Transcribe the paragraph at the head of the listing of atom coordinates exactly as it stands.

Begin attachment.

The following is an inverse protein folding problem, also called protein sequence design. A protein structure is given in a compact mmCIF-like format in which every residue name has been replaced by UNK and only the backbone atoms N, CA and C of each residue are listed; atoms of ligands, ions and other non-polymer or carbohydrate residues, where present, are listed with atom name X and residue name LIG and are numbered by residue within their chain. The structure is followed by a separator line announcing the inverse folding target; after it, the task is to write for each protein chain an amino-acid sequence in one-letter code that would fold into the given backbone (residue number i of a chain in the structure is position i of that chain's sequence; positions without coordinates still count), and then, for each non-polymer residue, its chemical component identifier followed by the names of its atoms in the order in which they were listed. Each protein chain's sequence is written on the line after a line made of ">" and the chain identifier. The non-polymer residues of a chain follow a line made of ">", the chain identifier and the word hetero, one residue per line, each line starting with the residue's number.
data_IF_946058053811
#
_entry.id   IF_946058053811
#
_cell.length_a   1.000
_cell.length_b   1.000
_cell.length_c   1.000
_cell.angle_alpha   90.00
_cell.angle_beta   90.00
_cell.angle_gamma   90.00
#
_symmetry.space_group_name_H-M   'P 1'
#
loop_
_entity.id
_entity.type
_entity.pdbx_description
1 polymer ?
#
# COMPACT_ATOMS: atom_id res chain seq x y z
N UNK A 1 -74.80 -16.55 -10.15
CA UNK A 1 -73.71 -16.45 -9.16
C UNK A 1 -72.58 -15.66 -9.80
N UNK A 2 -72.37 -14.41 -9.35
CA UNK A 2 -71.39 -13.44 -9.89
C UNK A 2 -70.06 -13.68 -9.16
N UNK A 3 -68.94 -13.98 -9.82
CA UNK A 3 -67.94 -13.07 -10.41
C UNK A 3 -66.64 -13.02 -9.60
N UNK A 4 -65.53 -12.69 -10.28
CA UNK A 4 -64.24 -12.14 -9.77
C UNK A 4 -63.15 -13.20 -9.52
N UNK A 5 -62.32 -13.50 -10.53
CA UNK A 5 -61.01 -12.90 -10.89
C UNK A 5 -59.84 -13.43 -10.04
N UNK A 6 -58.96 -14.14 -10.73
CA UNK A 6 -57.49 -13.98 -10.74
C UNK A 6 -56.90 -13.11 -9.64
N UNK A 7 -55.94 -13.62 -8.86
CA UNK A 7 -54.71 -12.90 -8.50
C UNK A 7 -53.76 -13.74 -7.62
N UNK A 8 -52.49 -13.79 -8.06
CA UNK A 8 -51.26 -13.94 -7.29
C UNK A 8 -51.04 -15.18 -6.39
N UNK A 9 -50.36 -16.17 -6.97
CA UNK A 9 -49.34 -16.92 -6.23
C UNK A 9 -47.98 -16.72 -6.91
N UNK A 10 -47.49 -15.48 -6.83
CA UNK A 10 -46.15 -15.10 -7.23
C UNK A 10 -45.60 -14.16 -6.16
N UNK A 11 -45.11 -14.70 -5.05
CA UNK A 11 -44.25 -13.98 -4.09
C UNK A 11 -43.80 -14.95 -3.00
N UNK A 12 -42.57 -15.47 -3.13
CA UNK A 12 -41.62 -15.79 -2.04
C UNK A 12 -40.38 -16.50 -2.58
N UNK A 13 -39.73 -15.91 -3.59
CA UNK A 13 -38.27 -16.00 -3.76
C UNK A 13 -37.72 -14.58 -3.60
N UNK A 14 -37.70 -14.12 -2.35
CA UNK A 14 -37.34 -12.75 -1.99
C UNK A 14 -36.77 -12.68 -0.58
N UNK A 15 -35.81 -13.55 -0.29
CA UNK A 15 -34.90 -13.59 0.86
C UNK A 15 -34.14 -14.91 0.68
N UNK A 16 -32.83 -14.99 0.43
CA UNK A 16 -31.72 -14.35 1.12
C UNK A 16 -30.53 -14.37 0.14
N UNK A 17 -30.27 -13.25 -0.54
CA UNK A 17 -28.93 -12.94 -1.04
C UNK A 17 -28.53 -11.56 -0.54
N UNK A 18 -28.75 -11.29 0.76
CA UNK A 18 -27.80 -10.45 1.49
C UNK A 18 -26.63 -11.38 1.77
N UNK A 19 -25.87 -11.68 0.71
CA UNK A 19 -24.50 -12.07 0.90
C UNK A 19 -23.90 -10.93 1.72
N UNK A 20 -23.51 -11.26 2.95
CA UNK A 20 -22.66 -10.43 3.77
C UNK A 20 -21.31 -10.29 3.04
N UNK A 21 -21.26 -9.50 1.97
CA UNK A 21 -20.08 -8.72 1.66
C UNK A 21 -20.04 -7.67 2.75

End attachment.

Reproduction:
The following is an inverse protein folding problem, also called protein sequence design. A protein structure is given in a compact mmCIF-like format in which every residue name has been replaced by UNK and only the backbone atoms N, CA and C of each residue are listed; atoms of ligands, ions and other non-polymer or carbohydrate residues, where present, are listed with atom name X and residue name LIG and are numbered by residue within their chain. The structure is followed by a separator line announcing the inverse folding target; after it, the task is to write for each protein chain an amino-acid sequence in one-letter code that would fold into the given backbone (residue number i of a chain in the structure is position i of that chain's sequence; positions without coordinates still count), and then, for each non-polymer residue, its chemical component identifier followed by the names of its atoms in the order in which they were listed. Each protein chain's sequence is written on the line after a line made of ">" and the chain identifier. The non-polymer residues of a chain follow a line made of ">", the chain identifier and the word hetero, one residue per line, each line starting with the residue's number.